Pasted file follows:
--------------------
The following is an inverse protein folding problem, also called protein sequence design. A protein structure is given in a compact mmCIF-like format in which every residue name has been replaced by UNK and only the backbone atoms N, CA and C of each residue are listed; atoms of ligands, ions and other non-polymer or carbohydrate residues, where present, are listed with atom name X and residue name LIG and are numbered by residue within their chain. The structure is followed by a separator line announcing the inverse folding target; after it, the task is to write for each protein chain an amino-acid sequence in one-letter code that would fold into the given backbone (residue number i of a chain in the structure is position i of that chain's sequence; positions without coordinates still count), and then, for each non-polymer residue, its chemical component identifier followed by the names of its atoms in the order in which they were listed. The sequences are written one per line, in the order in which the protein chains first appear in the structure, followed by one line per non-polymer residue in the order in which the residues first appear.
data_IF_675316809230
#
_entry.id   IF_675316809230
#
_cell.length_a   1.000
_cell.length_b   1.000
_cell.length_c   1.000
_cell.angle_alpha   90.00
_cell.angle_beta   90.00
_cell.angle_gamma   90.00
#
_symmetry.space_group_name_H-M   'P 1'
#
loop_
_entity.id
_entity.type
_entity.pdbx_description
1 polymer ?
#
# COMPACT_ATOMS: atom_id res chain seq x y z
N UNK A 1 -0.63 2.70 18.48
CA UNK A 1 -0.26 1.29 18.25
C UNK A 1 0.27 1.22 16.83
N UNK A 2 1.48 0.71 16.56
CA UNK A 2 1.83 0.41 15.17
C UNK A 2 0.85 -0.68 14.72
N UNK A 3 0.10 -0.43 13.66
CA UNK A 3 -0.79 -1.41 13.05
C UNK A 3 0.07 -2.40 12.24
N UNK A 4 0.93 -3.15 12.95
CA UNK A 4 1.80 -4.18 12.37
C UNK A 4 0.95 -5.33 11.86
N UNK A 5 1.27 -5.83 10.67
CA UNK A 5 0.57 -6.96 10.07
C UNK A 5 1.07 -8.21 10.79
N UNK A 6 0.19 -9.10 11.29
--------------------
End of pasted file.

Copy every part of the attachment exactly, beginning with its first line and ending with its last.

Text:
The following is an inverse protein folding problem, also called protein sequence design. A protein structure is given in a compact mmCIF-like format in which every residue name has been replaced by UNK and only the backbone atoms N, CA and C of each residue are listed; atoms of ligands, ions and other non-polymer or carbohydrate residues, where present, are listed with atom name X and residue name LIG and are numbered by residue within their chain. The structure is followed by a separator line announcing the inverse folding target; after it, the task is to write for each protein chain an amino-acid sequence in one-letter code that would fold into the given backbone (residue number i of a chain in the structure is position i of that chain's sequence; positions without coordinates still count), and then, for each non-polymer residue, its chemical component identifier followed by the names of its atoms in the order in which they were listed. The sequences are written one per line, in the order in which the protein chains first appear in the structure, followed by one line per non-polymer residue in the order in which the residues first appear.
data_IF_675316809230
#
_entry.id   IF_675316809230
#
_cell.length_a   1.000
_cell.length_b   1.000
_cell.length_c   1.000
_cell.angle_alpha   90.00
_cell.angle_beta   90.00
_cell.angle_gamma   90.00
#
_symmetry.space_group_name_H-M   'P 1'
#
loop_
_entity.id
_entity.type
_entity.pdbx_description
1 polymer ?
#
# COMPACT_ATOMS: atom_id res chain seq x y z
N UNK A 1 -0.63 2.70 18.48
CA UNK A 1 -0.26 1.29 18.25
C UNK A 1 0.27 1.22 16.83
N UNK A 2 1.48 0.71 16.56
CA UNK A 2 1.83 0.41 15.17
C UNK A 2 0.85 -0.68 14.72
N UNK A 3 0.10 -0.43 13.66
CA UNK A 3 -0.79 -1.41 13.05
C UNK A 3 0.07 -2.40 12.24
N UNK A 4 0.93 -3.15 12.95
CA UNK A 4 1.80 -4.18 12.37
C UNK A 4 0.95 -5.33 11.86
N UNK A 5 1.27 -5.83 10.67
CA UNK A 5 0.57 -6.96 10.07
C UNK A 5 1.07 -8.21 10.79
N UNK A 6 0.19 -9.10 11.29